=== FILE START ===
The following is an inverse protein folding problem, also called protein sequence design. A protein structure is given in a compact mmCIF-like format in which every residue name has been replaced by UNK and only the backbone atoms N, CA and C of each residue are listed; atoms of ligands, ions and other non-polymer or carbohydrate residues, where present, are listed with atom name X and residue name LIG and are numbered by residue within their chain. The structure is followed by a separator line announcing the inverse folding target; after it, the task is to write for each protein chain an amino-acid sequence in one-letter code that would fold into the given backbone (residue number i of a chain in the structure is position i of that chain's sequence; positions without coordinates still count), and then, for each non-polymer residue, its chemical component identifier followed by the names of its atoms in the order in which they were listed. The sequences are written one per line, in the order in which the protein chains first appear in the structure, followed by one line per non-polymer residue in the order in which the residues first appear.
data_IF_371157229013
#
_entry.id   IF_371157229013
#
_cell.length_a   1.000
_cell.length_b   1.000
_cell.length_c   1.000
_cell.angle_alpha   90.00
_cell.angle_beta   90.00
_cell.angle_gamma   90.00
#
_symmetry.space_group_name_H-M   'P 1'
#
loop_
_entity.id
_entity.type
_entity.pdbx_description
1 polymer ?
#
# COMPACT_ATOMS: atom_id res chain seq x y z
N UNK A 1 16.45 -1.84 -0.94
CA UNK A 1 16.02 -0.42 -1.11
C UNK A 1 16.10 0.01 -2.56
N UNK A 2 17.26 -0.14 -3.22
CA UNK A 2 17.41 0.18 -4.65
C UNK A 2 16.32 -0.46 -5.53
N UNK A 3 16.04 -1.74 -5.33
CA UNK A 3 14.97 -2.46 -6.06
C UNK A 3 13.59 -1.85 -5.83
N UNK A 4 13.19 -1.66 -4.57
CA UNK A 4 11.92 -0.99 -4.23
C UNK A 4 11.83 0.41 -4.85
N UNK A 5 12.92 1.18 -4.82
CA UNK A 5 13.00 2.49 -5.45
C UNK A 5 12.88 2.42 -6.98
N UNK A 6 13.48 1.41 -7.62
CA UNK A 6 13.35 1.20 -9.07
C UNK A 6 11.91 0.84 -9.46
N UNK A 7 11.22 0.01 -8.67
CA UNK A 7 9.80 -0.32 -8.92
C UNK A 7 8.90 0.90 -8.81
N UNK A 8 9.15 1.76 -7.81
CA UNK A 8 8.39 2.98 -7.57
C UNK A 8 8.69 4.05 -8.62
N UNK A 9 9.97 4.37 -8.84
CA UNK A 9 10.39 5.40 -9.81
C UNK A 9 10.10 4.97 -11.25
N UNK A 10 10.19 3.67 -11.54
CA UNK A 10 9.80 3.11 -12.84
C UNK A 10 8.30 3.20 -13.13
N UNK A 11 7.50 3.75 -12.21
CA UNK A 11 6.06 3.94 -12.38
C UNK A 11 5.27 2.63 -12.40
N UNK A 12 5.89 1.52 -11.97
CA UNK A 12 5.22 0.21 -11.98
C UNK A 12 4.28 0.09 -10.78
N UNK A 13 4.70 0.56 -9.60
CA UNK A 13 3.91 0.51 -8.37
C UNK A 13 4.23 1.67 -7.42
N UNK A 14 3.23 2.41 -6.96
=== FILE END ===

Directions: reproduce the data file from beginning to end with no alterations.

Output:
The following is an inverse protein folding problem, also called protein sequence design. A protein structure is given in a compact mmCIF-like format in which every residue name has been replaced by UNK and only the backbone atoms N, CA and C of each residue are listed; atoms of ligands, ions and other non-polymer or carbohydrate residues, where present, are listed with atom name X and residue name LIG and are numbered by residue within their chain. The structure is followed by a separator line announcing the inverse folding target; after it, the task is to write for each protein chain an amino-acid sequence in one-letter code that would fold into the given backbone (residue number i of a chain in the structure is position i of that chain's sequence; positions without coordinates still count), and then, for each non-polymer residue, its chemical component identifier followed by the names of its atoms in the order in which they were listed. The sequences are written one per line, in the order in which the protein chains first appear in the structure, followed by one line per non-polymer residue in the order in which the residues first appear.
data_IF_371157229013
#
_entry.id   IF_371157229013
#
_cell.length_a   1.000
_cell.length_b   1.000
_cell.length_c   1.000
_cell.angle_alpha   90.00
_cell.angle_beta   90.00
_cell.angle_gamma   90.00
#
_symmetry.space_group_name_H-M   'P 1'
#
loop_
_entity.id
_entity.type
_entity.pdbx_description
1 polymer ?
#
# COMPACT_ATOMS: atom_id res chain seq x y z
N UNK A 1 16.45 -1.84 -0.94
CA UNK A 1 16.02 -0.42 -1.11
C UNK A 1 16.10 0.01 -2.56
N UNK A 2 17.26 -0.14 -3.22
CA UNK A 2 17.41 0.18 -4.65
C UNK A 2 16.32 -0.46 -5.53
N UNK A 3 16.04 -1.74 -5.33
CA UNK A 3 14.97 -2.46 -6.06
C UNK A 3 13.59 -1.85 -5.83
N UNK A 4 13.19 -1.66 -4.57
CA UNK A 4 11.92 -0.99 -4.23
C UNK A 4 11.83 0.41 -4.85
N UNK A 5 12.92 1.18 -4.82
CA UNK A 5 13.00 2.49 -5.45
C UNK A 5 12.88 2.42 -6.98
N UNK A 6 13.48 1.41 -7.62
CA UNK A 6 13.35 1.20 -9.07
C UNK A 6 11.91 0.84 -9.46
N UNK A 7 11.22 0.01 -8.67
CA UNK A 7 9.80 -0.32 -8.92
C UNK A 7 8.90 0.90 -8.81
N UNK A 8 9.15 1.76 -7.81
CA UNK A 8 8.39 2.98 -7.57
C UNK A 8 8.69 4.05 -8.62
N UNK A 9 9.97 4.37 -8.84
CA UNK A 9 10.39 5.40 -9.81
C UNK A 9 10.10 4.97 -11.25
N UNK A 10 10.19 3.67 -11.54
CA UNK A 10 9.80 3.11 -12.84
C UNK A 10 8.30 3.20 -13.13
N UNK A 11 7.50 3.75 -12.21
CA UNK A 11 6.06 3.94 -12.38
C UNK A 11 5.27 2.63 -12.40
N UNK A 12 5.89 1.52 -11.97
CA UNK A 12 5.22 0.21 -11.98
C UNK A 12 4.28 0.09 -10.78
N UNK A 13 4.70 0.56 -9.60
CA UNK A 13 3.91 0.51 -8.37
C UNK A 13 4.23 1.67 -7.42
N UNK A 14 3.23 2.41 -6.96